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The Colour of Magic (film)

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The Colour of Magic is a two-part television adaptation of the bestselling novels The Colour of Magic and The Light Fantastic by Terry Pratchett. The fantasy film was produced for Sky One by The Mob, a small British studio, starring David Jason, Sean Astin, Tim Curry and Christopher Lee as the voice of Death. Vadim Jean both adapted the screenplay from Pratchett's original novels, and served as director.

The Colour of Magic was broadcast on Sky One, and in High Definition on Sky One HD, on Easter Sunday (March 23) and March 24 2008. The first part drew audiences of 1.5 million, with the second part attracting up to 1.1 million viewers. The film was well received by fans, but drew mixed reviews from critics, who generally praised the acting talent of the all-star cast, but criticised the film's script and direction.

The production is the second adaptation of Pratchett's novels as a live-action film, following the successful release of Hogfather on Sky One over Christmas 2006. Further adaptations by The Mob are planned, starting with Going Postal for release in 2009.

PlotEdit

The plot of the adaptation largely follows the plot of the first two Discworld novels, The Colour of Magic and The Light Fantastic. The story primarily follows the exploits of Rincewind, a wizard who is expelled from Unseen University after spending 40 years failing to learn even the most basic magic. In fact, Rincewind's head holds one of the eight spells from the Octavo, the most powerful spellbook in the Discworld, and he has been unable to learn others because "they were afraid to be in the same head" as the Octavo spell. Rincewind is forced to act as a local guide for Twoflower, a property insurance salesman and the Discworld's first tourist, who is visiting Ankh-Morpork, and Twoflower's luggage, which is made from sapient pearwood and can run on its own legs.

After a misunderstanding over an insurance policy causes the owner of the inn where Twoflower and Rincewind are staying to commit arson, the pair flee the city. They proceed across the disk, encountering a variety of mythical creatures, most of which lead to near-death experiences. Fortunately for Rincewind, the Octavo spell in his head precludes him from actually dying, resulting in several comic encounters with Death. Meanwhile, a significant power struggle is occurring within Unseen University, which does not feature in the literary version of The Colour of Magic (but is described in The Light Fantastic). Narrator Brian Cox explains that "in the competitive world of wizardry, the way to the top is via dead men's pointy shoes... even if you have to empty them yourself". The power-hungry wizard Ymper Trymon plays out a battle for supremacy with the Unseen University's other senior staff members in a bid to become Archchancellor; Trymon assassinates several faculty members but is thwarted by the incumbent Archchancellor, Galder Weatherwax, and his superior magical knowledge of the Octavo: Trymon knows that there is no point in deposing the Archchancellor until he learns how to control the Octavo, which is growing increasingly restless as Rincewind (and the spell in his head) moves away from Ankh-Morpork and into greater danger.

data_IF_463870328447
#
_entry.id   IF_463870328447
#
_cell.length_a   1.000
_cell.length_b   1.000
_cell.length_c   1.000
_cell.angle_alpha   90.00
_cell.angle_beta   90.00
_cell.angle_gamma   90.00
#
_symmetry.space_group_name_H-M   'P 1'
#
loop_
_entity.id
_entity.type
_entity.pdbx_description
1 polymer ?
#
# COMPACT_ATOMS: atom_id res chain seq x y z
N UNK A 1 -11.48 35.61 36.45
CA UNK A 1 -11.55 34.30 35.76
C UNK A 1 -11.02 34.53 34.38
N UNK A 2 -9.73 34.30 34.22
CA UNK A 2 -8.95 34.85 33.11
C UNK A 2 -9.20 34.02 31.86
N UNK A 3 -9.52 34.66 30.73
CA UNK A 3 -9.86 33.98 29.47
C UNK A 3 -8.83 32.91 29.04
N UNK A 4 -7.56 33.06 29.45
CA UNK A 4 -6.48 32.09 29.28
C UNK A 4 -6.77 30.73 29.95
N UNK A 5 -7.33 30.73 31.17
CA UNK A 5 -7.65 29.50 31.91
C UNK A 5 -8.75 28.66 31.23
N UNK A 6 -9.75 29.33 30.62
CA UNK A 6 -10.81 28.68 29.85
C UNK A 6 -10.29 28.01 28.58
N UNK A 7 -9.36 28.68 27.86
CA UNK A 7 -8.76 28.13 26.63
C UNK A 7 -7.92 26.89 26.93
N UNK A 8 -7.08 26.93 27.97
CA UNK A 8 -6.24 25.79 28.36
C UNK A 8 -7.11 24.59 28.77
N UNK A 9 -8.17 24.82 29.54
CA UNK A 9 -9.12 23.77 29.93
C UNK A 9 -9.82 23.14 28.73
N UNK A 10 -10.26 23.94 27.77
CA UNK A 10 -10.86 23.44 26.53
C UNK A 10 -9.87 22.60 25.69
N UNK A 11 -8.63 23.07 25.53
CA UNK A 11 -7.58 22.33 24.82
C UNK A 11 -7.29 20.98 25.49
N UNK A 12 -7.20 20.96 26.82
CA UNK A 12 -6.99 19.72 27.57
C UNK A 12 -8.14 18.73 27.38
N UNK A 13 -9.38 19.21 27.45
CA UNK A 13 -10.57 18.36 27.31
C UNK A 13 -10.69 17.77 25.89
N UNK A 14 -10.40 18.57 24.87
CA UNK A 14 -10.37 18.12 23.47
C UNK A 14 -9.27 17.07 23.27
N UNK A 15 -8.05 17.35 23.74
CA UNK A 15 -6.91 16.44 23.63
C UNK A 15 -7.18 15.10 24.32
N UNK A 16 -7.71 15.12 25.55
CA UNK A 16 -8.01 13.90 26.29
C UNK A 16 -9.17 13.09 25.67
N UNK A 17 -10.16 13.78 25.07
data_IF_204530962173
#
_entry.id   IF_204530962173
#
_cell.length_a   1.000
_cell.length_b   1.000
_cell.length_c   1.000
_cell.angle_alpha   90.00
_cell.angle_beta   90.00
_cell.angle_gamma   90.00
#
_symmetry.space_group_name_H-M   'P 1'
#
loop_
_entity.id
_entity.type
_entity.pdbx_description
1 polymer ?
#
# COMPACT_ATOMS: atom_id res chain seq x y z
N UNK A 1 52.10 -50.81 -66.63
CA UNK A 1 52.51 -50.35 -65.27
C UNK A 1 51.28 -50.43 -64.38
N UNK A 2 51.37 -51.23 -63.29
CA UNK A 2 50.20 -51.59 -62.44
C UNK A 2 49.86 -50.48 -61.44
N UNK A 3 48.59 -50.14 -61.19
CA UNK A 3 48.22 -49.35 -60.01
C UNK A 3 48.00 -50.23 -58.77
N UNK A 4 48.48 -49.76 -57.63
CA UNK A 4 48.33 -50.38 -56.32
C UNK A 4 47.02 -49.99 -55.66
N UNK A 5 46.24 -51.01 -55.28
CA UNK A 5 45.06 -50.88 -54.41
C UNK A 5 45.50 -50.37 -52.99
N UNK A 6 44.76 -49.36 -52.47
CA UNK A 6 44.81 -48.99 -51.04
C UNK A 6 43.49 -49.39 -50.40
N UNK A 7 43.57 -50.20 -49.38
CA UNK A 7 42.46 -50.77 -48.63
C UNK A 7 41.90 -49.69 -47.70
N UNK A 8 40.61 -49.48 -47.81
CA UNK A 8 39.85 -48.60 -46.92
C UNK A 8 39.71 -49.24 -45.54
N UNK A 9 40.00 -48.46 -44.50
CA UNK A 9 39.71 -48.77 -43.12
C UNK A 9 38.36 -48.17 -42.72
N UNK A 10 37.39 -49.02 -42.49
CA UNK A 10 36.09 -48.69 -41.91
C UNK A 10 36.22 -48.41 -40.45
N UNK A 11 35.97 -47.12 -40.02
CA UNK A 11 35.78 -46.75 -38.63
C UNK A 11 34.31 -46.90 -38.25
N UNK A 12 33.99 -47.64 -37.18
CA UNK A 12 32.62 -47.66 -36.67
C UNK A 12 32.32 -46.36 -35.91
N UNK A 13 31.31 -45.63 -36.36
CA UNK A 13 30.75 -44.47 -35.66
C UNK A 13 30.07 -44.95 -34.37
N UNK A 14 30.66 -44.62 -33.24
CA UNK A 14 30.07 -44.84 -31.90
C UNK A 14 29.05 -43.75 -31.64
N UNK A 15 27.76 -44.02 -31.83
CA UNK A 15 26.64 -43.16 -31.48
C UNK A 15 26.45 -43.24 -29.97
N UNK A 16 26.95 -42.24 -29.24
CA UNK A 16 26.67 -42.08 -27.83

Rincewind and Twoflower are eventually washed rimwards, and reach the kingdom of Krull, which lies on the very rim of the disk, where they are taken prisoner. The astronomers and "astrozoologists" of Krull have for many years attempted to determine the sex of Great A'Tuin, and are on the verge of launching a space vehicle to carry a pair of "cosmochelonians" on a new mission over the rim of the disk. Unaware of this destination, Rincewind and Twoflower take the place of the two cosmonauts and 'escape' to the spacecraft, which they accidentally launch, catapulting them off the rim. The prospect of losing the eighth spell in this fashion prompts the Octavo to act, causing A'Tuin to perform a barrel roll to recapture Rincewind, landing the pair near the centre of the disk. Watching the Octavo's action, the Archchancellor reveals his intention to use the Rite of AshkEnte to ask Death about the Octavo and also about a large red star that has recently appeared in the sky. Now knowing all he needs, Trymon throws Weatherwax from the Tower of Art and becomes Archchancellor in his place.